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October 8, 2009

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Nursery rhymes go out of favor

NURSERY rhymes are losing ground in Britain's affections, according to a survey yesterday, with many parents finding them too old fashioned and of no educational value.

But for those who still believe, the favorite has proved to be "Twinkle Twinkle Little Star" ahead of "Incey Wincey Spider" and "Round and Round the Garden."

Only a third of more than 2,500 parents surveyed use nursery rhymes regularly with their children, while almost a quarter admit they have never sung a rhyme with their child.

The poll, for National Bookstart Day tomorrow, also found more than a fifth of young parents did not use nursery rhymes because they were not considered educational.

The survey also revealed that:

-- The younger generation no longer knows all the words to traditional rhymes: over 74 percent of 55-plus year olds knew all the words to "Little Miss Muffet," versus only 58 percent of 16-24 year olds.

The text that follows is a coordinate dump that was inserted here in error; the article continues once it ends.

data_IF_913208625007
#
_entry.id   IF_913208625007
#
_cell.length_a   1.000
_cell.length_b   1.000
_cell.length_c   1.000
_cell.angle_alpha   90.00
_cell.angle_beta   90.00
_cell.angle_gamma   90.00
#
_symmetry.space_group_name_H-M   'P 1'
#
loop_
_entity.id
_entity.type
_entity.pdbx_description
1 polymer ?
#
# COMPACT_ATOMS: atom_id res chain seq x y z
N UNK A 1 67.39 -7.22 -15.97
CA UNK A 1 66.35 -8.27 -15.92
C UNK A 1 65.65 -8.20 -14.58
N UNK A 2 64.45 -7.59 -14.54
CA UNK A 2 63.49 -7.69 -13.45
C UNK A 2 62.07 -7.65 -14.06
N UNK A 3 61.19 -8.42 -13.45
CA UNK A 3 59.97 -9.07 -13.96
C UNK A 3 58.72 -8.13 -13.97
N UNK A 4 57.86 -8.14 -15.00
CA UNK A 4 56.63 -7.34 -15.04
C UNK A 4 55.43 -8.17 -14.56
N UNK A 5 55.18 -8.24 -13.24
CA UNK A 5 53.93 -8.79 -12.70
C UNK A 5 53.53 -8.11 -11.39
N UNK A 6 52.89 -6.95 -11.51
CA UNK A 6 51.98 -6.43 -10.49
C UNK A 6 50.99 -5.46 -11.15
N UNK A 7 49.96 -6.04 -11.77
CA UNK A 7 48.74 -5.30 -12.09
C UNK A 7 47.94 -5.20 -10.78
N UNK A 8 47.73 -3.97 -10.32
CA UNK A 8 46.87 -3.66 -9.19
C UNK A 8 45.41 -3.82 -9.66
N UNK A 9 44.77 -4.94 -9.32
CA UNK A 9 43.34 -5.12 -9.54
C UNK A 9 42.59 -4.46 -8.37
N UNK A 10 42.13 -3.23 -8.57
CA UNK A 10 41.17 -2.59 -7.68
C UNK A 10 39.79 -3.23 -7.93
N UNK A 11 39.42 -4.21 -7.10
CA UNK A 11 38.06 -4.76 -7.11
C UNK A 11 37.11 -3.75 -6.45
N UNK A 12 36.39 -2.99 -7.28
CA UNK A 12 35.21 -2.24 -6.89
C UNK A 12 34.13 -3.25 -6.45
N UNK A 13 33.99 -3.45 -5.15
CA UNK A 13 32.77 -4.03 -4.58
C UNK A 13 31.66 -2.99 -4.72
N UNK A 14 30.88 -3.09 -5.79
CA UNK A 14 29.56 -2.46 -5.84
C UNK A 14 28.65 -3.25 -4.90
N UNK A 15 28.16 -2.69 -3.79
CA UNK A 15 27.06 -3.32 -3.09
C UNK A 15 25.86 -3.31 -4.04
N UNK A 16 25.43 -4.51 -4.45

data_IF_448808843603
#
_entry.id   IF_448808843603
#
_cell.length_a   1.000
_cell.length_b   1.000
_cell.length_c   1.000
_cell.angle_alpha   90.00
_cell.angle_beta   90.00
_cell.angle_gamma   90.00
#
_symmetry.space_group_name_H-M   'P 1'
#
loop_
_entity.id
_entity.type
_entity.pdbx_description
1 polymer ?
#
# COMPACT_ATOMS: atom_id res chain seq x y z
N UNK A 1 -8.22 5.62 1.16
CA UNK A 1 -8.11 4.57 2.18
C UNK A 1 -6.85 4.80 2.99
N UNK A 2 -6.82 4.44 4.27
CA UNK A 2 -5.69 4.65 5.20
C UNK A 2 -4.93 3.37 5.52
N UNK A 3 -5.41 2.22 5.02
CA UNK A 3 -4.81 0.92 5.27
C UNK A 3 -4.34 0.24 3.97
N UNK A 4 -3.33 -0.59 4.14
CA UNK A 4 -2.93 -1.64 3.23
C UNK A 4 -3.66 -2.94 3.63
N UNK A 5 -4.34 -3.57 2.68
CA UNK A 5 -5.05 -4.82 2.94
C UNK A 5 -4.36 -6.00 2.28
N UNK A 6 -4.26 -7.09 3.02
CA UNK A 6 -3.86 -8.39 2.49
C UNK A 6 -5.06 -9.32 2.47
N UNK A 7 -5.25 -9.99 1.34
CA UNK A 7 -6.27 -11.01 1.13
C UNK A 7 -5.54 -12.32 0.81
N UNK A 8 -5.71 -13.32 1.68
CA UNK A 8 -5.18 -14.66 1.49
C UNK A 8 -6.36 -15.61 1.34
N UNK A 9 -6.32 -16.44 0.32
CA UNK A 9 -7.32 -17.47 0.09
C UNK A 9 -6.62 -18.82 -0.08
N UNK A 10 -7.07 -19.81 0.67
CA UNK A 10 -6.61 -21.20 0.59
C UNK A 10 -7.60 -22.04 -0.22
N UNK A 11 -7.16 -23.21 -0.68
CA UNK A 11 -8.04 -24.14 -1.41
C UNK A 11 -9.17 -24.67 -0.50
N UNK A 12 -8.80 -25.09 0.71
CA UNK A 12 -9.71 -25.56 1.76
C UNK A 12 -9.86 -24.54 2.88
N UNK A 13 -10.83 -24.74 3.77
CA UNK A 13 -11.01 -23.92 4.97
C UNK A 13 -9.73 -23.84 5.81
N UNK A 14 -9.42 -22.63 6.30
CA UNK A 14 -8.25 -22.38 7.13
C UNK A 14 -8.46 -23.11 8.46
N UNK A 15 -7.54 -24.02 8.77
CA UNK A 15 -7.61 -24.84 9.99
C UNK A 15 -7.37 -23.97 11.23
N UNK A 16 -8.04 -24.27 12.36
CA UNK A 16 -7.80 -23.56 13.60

-- Men are far less confident about singing nursery rhymes. Only 52 percent of men surveyed knew all the words to "Twinkle Twinkle Little Star" compared to 83 percent of women.

-- Sixty-three percent of parents said they used nursery rhymes because they make children laugh, while 18 percent use them instead of reading a bedtime story.

-- "Humpty Dumpty," "Jack and Jill" and "Baa Baa Black Sheep" were the rhymes that parents most easily recalled.

The favorite top five:

1. Twinkle Twinkle Little Star

2. Incey Wincey Spider

3. Round and Round the Garden

4. Baa Baa Black Sheep

5. The Grand Old Duke of York.


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